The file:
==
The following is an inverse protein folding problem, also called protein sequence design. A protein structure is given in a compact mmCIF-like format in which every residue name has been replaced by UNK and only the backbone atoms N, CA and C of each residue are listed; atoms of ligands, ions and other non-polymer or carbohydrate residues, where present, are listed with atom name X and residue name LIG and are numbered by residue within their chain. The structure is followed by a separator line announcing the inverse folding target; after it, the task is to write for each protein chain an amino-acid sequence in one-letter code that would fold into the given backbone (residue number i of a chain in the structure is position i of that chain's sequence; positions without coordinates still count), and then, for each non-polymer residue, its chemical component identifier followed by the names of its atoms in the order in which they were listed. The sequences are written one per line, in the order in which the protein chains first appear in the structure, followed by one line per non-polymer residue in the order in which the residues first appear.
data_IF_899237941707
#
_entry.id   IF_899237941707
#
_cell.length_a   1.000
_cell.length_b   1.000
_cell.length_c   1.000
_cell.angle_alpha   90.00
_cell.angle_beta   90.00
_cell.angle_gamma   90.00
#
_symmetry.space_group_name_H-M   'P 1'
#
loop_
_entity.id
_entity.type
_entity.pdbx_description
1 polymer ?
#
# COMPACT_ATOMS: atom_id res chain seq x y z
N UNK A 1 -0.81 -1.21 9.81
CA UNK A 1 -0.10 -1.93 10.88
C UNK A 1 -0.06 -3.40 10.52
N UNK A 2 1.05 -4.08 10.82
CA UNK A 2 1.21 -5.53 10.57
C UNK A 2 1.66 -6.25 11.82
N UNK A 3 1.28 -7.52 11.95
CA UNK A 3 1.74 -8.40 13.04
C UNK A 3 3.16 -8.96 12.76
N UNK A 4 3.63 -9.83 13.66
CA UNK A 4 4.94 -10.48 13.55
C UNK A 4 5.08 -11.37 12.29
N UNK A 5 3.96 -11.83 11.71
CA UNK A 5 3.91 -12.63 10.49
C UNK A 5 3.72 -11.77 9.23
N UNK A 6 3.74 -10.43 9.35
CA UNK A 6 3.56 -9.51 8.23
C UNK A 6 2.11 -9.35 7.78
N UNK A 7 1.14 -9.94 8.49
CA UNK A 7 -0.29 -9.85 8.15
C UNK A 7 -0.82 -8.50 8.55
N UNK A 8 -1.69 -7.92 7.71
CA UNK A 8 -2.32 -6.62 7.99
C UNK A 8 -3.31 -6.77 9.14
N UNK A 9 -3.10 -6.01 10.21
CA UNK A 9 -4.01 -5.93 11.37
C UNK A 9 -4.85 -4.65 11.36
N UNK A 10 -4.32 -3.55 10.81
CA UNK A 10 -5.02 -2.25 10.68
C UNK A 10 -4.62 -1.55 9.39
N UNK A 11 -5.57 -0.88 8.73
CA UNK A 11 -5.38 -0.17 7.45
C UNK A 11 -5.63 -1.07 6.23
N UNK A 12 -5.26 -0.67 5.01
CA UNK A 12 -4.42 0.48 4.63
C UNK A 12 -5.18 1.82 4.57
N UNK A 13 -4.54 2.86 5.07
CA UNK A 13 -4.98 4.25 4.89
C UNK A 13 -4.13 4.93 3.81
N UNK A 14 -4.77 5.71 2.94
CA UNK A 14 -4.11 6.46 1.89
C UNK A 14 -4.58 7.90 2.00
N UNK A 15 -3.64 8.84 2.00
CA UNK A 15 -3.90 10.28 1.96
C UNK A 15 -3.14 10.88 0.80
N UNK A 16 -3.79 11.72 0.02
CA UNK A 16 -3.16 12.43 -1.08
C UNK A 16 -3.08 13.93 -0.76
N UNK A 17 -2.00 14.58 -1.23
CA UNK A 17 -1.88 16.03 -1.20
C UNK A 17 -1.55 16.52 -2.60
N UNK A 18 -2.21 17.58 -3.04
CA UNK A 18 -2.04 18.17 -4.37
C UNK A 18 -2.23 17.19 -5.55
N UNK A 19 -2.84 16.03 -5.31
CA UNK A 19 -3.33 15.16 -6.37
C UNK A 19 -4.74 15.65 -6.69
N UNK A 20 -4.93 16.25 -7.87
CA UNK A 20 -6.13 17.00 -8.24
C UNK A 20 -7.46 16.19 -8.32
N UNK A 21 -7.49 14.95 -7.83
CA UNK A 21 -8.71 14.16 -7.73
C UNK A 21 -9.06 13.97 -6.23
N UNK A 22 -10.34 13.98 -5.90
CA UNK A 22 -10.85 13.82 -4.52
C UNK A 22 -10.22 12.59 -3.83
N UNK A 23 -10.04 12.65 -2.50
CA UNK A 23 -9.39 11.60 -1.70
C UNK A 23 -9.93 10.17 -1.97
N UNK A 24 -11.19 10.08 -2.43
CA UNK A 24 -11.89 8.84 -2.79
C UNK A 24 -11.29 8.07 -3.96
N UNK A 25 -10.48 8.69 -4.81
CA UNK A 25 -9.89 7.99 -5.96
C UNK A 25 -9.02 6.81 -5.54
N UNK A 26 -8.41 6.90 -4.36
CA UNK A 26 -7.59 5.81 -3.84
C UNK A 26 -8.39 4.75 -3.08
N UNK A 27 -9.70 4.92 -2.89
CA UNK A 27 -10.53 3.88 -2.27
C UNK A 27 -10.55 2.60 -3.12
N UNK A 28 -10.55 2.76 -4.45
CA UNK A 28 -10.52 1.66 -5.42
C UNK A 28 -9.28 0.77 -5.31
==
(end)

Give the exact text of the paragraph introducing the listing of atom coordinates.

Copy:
The following is an inverse protein folding problem, also called protein sequence design. A protein structure is given in a compact mmCIF-like format in which every residue name has been replaced by UNK and only the backbone atoms N, CA and C of each residue are listed; atoms of ligands, ions and other non-polymer or carbohydrate residues, where present, are listed with atom name X and residue name LIG and are numbered by residue within their chain. The structure is followed by a separator line announcing the inverse folding target; after it, the task is to write for each protein chain an amino-acid sequence in one-letter code that would fold into the given backbone (residue number i of a chain in the structure is position i of that chain's sequence; positions without coordinates still count), and then, for each non-polymer residue, its chemical component identifier followed by the names of its atoms in the order in which they were listed. The sequences are written one per line, in the order in which the protein chains first appear in the structure, followed by one line per non-polymer residue in the order in which the residues first appear.